TwHP Lessons

The Battle of Honey Springs:
The Civil War Comes to the
Indian Territory

[Cover photo] Foundation of the Confederate powder magazine at Honey Springs Battlefield.
(National Register of Historic Places)


ungry and tired, Union troops marched south through early morning rain, July 17, 1863. Despite their weary state, they trekked through Indian territory knowing that just two weeks earlier their fellow soldiers had triumphed at Gettysburg and Vicksburg. Yet as they halted their march behind a ridge in order to rest and eat, the soldiers prepared for what would become a crucial Civil War battle. A battle that would help determine whether the Union or the Confederacy would control the West beyond the Mississippi River.

The Confederate troops that these soldiers would face in the Battle of Honey Springs concealed themselves among the trees lining a nearby water source after which the battle is named. They too had heard of the two recent Confederate defeats which were results of President Abraham Lincoln's "Grand Strategy" to "turn back the Rebels at every opportunity."

The Battle of Honey Springs is important because of its setting in the rolling prairie of what is now eastern Oklahoma, versus the famed theaters of the East. Also significant were the divided Native Americans who fought and died there for both the North and South. The Battle of Honey Springs illustrates how the most destructive conflict in American history moved into what was then Indian Territory and into the lives of its residents who fought to preserve their way of life.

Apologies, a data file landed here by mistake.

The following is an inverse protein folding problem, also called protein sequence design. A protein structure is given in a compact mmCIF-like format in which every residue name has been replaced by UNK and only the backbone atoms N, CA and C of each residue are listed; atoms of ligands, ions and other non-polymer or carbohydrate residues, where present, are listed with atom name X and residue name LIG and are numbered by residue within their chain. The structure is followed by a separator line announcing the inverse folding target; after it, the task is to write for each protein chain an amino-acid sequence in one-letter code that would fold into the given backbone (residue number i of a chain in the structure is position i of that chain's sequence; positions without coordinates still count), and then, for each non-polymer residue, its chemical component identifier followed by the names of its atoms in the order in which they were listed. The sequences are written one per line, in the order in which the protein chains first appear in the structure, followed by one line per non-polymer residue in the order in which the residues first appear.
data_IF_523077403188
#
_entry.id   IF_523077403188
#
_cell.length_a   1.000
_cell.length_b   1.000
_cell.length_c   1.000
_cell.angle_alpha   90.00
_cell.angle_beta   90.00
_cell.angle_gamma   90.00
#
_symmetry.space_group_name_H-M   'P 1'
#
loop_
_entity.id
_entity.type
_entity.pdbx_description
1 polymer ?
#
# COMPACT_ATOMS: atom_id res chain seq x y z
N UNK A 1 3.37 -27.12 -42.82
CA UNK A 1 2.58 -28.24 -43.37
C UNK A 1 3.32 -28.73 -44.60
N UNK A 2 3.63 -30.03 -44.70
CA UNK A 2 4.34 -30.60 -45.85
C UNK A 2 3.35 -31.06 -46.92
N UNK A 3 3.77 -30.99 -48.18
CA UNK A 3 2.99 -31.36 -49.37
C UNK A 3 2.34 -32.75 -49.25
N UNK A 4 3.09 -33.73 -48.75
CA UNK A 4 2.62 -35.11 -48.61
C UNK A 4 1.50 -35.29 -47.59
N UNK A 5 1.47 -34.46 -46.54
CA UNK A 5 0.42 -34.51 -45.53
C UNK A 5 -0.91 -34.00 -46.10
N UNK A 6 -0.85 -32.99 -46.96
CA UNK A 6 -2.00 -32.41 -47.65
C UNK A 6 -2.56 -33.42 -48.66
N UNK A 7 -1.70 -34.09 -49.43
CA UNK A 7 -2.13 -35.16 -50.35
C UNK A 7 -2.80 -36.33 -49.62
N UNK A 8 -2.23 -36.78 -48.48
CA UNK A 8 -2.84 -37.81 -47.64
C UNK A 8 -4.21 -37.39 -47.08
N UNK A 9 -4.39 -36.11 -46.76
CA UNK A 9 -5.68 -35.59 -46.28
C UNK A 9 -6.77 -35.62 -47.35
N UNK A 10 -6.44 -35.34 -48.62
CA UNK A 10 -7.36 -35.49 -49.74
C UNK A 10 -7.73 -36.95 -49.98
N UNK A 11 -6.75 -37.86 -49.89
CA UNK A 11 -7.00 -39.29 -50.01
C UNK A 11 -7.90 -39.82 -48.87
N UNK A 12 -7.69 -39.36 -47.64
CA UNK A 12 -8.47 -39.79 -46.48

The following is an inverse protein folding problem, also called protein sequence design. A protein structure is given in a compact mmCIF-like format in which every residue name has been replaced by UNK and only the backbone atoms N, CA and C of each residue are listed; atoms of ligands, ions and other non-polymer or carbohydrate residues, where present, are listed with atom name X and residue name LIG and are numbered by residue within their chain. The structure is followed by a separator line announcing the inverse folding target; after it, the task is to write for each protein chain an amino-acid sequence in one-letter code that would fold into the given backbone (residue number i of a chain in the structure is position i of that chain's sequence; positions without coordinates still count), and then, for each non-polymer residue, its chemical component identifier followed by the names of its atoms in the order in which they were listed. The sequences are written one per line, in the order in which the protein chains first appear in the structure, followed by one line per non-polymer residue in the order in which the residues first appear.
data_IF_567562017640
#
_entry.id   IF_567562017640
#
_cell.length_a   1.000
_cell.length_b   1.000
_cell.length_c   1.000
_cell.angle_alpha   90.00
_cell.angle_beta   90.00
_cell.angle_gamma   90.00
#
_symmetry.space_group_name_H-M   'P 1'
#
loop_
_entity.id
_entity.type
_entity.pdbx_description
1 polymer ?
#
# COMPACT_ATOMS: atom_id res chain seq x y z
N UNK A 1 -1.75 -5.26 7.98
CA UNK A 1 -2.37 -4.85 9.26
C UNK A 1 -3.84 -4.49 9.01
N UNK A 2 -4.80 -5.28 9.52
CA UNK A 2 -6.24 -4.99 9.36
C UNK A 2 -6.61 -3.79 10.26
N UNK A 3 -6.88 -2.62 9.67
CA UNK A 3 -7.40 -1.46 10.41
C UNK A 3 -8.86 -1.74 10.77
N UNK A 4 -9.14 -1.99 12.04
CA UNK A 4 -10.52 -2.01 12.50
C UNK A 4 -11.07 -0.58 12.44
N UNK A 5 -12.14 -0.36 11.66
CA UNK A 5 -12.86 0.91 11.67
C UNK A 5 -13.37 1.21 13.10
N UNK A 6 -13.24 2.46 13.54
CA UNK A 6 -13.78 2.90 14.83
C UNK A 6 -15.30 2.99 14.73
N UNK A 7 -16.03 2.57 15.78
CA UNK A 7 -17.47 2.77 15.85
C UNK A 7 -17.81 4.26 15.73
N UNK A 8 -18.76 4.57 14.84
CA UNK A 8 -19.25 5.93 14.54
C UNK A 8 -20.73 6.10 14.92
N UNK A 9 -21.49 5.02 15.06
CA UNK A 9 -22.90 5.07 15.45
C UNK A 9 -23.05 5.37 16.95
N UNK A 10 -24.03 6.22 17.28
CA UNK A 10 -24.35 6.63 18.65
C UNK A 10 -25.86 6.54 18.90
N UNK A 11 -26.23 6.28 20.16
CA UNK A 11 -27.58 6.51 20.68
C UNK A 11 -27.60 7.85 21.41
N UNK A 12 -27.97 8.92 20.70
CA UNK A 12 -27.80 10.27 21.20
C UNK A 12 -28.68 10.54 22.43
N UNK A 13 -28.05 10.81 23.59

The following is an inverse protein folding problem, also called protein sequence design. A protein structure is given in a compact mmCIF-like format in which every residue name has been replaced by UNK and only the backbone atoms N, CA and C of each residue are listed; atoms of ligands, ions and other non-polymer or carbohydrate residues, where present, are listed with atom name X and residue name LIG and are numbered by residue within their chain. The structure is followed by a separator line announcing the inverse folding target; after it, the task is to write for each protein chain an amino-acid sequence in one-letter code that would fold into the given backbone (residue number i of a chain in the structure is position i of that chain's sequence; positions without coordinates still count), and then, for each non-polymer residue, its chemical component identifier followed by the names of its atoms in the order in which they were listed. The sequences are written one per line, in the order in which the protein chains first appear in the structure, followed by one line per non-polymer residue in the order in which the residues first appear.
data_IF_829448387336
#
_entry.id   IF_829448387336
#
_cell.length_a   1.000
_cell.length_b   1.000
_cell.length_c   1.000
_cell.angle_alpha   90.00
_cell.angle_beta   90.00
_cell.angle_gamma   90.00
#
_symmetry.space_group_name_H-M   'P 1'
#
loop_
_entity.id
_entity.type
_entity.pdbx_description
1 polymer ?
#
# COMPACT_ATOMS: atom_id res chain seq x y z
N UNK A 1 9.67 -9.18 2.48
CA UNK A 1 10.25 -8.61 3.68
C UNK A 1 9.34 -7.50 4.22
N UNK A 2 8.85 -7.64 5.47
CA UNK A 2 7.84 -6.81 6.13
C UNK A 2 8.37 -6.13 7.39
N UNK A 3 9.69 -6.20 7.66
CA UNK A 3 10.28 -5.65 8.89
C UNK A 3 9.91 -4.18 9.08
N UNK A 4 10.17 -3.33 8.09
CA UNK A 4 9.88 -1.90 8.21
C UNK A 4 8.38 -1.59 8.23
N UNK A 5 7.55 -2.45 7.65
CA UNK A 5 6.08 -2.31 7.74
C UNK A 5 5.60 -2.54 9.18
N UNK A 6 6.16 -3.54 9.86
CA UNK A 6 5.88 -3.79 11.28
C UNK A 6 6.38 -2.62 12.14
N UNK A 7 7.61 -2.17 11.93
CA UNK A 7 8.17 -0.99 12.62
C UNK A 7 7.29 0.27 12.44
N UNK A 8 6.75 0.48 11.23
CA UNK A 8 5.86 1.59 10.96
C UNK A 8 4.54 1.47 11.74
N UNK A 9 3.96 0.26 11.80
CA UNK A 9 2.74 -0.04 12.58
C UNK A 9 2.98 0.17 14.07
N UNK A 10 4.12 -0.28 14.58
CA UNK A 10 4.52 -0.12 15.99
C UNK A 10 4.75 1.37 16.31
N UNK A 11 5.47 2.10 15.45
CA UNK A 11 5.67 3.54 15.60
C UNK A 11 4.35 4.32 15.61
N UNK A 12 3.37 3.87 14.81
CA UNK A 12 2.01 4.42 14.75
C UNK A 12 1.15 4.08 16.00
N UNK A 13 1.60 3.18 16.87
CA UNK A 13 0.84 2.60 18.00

About This Lesson

Getting Started: Inquiry Question

Setting the Stage: Historical Context

Locating the Site: Maps
 1. Indian Territory
 2. Tribal and slave populations

Determining the Facts: Readings
 1. A View from Indian Territory
 2. Choosing Sides
 3. The Battle of Honey Springs

Visual Evidence: Images
 1. Northeastern Oklahoma
 2. Military units involved
 3. The Battle of Honey Springs
 4. The Battle of Honey Springs
 5. A sketch of the battle

Putting It All Together: Activities
 1. What shall we do?
 2. The Great Equalizer
 3. Working Together Across Ethnic Lines

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This lesson is based on Honey Springs Battlefield, one of the thousands of properties listed in the National Register of Historic Places.



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